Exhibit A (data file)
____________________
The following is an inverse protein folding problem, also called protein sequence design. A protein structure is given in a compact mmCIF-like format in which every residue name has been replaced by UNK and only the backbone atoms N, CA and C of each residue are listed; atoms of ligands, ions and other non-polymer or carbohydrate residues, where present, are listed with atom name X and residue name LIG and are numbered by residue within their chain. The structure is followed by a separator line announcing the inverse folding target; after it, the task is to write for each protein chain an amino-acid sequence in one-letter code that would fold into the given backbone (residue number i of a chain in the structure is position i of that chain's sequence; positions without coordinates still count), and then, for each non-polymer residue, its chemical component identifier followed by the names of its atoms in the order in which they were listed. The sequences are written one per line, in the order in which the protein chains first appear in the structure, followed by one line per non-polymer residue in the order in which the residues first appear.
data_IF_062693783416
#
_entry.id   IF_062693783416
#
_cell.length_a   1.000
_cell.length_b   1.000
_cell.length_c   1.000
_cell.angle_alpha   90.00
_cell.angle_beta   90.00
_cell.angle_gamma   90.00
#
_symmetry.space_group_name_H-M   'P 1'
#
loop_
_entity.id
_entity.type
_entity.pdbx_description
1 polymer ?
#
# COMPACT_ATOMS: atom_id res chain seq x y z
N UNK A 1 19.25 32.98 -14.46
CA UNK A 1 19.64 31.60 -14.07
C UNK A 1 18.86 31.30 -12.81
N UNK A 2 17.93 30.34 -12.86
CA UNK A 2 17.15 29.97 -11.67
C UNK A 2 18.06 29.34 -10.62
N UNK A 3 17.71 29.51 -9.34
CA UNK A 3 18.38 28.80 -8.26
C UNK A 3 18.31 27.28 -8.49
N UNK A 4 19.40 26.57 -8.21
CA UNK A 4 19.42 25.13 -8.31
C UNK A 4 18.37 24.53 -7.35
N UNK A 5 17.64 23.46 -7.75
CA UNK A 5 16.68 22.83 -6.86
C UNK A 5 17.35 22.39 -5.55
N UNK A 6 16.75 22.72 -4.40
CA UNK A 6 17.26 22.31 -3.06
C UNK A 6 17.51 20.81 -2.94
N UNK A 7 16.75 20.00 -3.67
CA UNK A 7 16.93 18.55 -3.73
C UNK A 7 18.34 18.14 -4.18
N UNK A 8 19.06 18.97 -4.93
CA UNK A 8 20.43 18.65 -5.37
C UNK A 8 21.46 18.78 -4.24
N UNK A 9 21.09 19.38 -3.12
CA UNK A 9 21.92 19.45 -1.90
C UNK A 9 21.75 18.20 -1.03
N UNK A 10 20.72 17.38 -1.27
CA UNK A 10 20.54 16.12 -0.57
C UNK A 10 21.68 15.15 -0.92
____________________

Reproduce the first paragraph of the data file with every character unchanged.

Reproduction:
The following is an inverse protein folding problem, also called protein sequence design. A protein structure is given in a compact mmCIF-like format in which every residue name has been replaced by UNK and only the backbone atoms N, CA and C of each residue are listed; atoms of ligands, ions and other non-polymer or carbohydrate residues, where present, are listed with atom name X and residue name LIG and are numbered by residue within their chain. The structure is followed by a separator line announcing the inverse folding target; after it, the task is to write for each protein chain an amino-acid sequence in one-letter code that would fold into the given backbone (residue number i of a chain in the structure is position i of that chain's sequence; positions without coordinates still count), and then, for each non-polymer residue, its chemical component identifier followed by the names of its atoms in the order in which they were listed. The sequences are written one per line, in the order in which the protein chains first appear in the structure, followed by one line per non-polymer residue in the order in which the residues first appear.